Not my finest moment, but I’m glad I did it, because 1) I have a better idea of what to expect in the triathlon now, and 2) I may have felt like a complete clusterfuck out there but I didn’t give up and turn around (even though I wanted to so, so bad) and I finished somewhere in the middle or final third of the crowd. My goal for this race is simply to finish it in one piece, not beat some particular time, but no one wants to be last, you know?

I was also happy to see that I’m not the only one wigged out by the swimming component of the race. During one of the presentations a trainer asked the crowd if there were any reasons we could think of that could cause panic during the swim, and I murmured, “Is there any reason NOT to panic?” and several nearby women chuckled appreciatively and then we had a lively discussion about seaweed zombies.

Every week, lately, I’ve been doing something that scares me: swimming, running after biking, signing up for intimidating-sounding classes, wearing sausage-tight clothing that displays every detail of the topography of my ass. I keep thinking how this race has grown to represent something much bigger to me than the sum of its parts. How five years ago, I would never have been able to believe my life today. And where I want to be, in five more years.

tritraining

Comments

68 Responses to “That which doesn’t kill you”

  1. Michelle on August 11th, 2009 5:49 am

    Who knew so many of us are afraid of underwater plant life? After reading
    your post and all the comments I may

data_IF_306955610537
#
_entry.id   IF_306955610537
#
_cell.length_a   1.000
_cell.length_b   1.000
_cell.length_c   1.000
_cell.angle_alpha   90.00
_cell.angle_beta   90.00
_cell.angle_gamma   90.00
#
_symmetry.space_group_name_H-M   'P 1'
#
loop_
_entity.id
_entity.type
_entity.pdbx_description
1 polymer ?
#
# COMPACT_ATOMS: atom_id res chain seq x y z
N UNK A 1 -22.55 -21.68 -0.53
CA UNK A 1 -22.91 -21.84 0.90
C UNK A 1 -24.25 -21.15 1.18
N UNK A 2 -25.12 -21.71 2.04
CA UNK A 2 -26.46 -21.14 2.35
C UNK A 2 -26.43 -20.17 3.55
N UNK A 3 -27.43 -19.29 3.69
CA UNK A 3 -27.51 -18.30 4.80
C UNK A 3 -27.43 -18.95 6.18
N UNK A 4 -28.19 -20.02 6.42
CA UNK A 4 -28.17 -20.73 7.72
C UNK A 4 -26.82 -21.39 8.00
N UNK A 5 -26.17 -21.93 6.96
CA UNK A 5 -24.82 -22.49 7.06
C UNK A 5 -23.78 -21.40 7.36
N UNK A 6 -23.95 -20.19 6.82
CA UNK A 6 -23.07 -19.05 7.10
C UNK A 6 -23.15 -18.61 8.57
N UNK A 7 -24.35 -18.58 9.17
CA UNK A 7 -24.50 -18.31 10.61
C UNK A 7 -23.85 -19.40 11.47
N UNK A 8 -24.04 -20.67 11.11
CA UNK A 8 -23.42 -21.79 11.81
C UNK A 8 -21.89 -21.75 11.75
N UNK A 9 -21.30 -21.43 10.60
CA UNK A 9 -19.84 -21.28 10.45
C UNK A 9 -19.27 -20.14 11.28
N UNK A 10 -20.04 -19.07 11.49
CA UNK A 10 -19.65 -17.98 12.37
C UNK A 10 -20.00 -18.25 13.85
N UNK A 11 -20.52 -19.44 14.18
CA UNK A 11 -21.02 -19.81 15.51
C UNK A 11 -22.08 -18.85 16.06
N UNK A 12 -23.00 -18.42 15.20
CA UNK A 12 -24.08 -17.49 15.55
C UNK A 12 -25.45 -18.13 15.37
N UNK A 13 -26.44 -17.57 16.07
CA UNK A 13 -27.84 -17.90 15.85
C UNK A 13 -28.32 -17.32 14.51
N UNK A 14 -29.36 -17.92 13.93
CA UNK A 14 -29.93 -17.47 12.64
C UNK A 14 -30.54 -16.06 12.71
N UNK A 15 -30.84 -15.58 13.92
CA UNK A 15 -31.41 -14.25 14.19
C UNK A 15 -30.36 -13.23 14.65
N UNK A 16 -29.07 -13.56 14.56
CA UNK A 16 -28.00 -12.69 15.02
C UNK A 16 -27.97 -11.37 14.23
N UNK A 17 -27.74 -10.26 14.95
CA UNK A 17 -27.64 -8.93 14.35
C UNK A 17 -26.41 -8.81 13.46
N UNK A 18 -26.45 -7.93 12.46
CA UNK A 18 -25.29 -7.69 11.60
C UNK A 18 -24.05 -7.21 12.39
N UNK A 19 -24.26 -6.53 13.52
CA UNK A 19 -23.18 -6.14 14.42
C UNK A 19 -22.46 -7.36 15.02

never go near a lake again!

  2. Liz on August 11th, 2009 6:00 am

    I am a chicken shit. Big time. But I try to live by the quote “Do one thing everyday that scares you.” Ok, so it’s not everyday, but it’s as often as I can. And I’ve managed to overcome (or still be scared but do it anyways) mountain biking, surfing, running a half-marathon, and completing a mini-adventure race. I have yet to try the tri, simply b/c of the swim part. I can so relate, and your posts are making me inch towards that goal. Keep kicking ass, even if you are scared of the seaweed zombies.

  3. may on August 11th, 2009 6:20 am

    You’re great. I really enjoy reading your blog (thank you, Swistle!). I can so imagine being one of the women to chuckle at your water joke and chat about seaweed zombies – except that I would never in my life EVER be there in the first place. More power to you! Keep up the good work.

  4. Jessie on August 11th, 2009 6:22 am

    I have the open water thing too, and knowing that my husband still took me to what the locals around his hometown call pirhana beach – because of all the tiny biting carp. I about killed him. I haven’t been in open water since.

  5. Erika on August 11th, 2009 6:33 am

    I am so glad to know that I am not the only person with weird fears about water and the things that live (or die) in water.

  6. Teralyne on August 11th, 2009 6:52 am

    Your my hero!!!!

  7. pam on August 11th, 2009 7:12 am

    eeee! you’ve just put into words my fears about open water. and why i’d only do a biathalon.

  8. Erin on August 11th, 2009 7:29 am